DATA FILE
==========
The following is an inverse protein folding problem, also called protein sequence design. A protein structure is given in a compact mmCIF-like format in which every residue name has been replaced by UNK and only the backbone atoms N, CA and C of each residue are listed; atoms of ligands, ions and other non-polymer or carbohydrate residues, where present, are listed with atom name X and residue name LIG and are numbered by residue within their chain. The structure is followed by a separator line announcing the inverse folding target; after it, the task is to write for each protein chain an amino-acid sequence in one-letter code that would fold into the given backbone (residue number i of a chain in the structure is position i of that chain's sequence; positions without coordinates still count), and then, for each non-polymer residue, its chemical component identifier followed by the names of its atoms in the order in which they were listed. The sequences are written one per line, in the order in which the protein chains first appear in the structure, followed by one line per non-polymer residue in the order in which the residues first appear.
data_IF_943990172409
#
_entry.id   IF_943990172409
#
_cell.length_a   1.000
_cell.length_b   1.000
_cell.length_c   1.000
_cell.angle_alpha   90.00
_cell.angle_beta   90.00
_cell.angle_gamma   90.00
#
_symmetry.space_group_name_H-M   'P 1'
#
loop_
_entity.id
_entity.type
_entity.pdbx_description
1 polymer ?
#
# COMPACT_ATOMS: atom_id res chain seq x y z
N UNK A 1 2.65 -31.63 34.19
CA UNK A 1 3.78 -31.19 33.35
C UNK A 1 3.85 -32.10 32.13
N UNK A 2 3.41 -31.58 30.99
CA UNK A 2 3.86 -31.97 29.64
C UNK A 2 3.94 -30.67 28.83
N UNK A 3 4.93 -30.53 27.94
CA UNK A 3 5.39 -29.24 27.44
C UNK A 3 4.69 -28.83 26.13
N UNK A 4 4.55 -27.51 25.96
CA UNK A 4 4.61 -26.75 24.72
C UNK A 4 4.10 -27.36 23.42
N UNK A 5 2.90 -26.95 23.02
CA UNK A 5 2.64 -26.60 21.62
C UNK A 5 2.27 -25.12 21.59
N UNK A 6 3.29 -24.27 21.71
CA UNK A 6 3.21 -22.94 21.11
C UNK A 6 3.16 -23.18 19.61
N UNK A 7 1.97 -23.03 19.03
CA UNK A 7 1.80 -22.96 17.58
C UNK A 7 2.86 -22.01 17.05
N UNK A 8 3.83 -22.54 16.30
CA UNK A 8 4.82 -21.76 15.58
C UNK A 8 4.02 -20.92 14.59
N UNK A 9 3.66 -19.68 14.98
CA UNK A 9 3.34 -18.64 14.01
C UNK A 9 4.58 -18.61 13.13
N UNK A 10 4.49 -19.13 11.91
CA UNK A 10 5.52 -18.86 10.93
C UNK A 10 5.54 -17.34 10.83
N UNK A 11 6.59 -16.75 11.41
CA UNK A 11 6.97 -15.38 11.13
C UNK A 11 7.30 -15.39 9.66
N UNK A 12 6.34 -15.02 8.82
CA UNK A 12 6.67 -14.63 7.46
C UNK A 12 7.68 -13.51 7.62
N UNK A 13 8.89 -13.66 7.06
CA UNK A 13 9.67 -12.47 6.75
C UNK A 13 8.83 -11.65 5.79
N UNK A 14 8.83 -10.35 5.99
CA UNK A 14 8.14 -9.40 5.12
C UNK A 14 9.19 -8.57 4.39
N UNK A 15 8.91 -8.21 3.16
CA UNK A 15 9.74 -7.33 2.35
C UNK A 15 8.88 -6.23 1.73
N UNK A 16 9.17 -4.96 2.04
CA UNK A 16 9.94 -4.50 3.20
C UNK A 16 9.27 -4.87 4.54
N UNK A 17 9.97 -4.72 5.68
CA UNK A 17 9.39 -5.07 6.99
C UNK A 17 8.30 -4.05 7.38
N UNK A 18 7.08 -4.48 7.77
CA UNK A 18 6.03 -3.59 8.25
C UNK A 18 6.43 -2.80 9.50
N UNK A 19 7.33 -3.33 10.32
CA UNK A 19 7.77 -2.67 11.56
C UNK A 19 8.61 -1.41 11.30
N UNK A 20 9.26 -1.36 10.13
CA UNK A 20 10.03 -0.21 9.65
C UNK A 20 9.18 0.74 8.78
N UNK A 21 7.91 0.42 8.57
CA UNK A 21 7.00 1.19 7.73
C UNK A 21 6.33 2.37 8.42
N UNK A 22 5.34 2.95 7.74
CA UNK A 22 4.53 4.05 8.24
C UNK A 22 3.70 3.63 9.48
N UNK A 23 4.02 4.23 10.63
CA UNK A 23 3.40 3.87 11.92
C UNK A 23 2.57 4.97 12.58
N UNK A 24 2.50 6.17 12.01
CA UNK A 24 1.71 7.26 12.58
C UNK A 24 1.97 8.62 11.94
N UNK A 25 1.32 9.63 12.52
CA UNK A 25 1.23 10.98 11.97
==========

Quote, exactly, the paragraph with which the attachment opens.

The following is an inverse protein folding problem, also called protein sequence design. A protein structure is given in a compact mmCIF-like format in which every residue name has been replaced by UNK and only the backbone atoms N, CA and C of each residue are listed; atoms of ligands, ions and other non-polymer or carbohydrate residues, where present, are listed with atom name X and residue name LIG and are numbered by residue within their chain. The structure is followed by a separator line announcing the inverse folding target; after it, the task is to write for each protein chain an amino-acid sequence in one-letter code that would fold into the given backbone (residue number i of a chain in the structure is position i of that chain's sequence; positions without coordinates still count), and then, for each non-polymer residue, its chemical component identifier followed by the names of its atoms in the order in which they were listed. The sequences are written one per line, in the order in which the protein chains first appear in the structure, followed by one line per non-polymer residue in the order in which the residues first appear.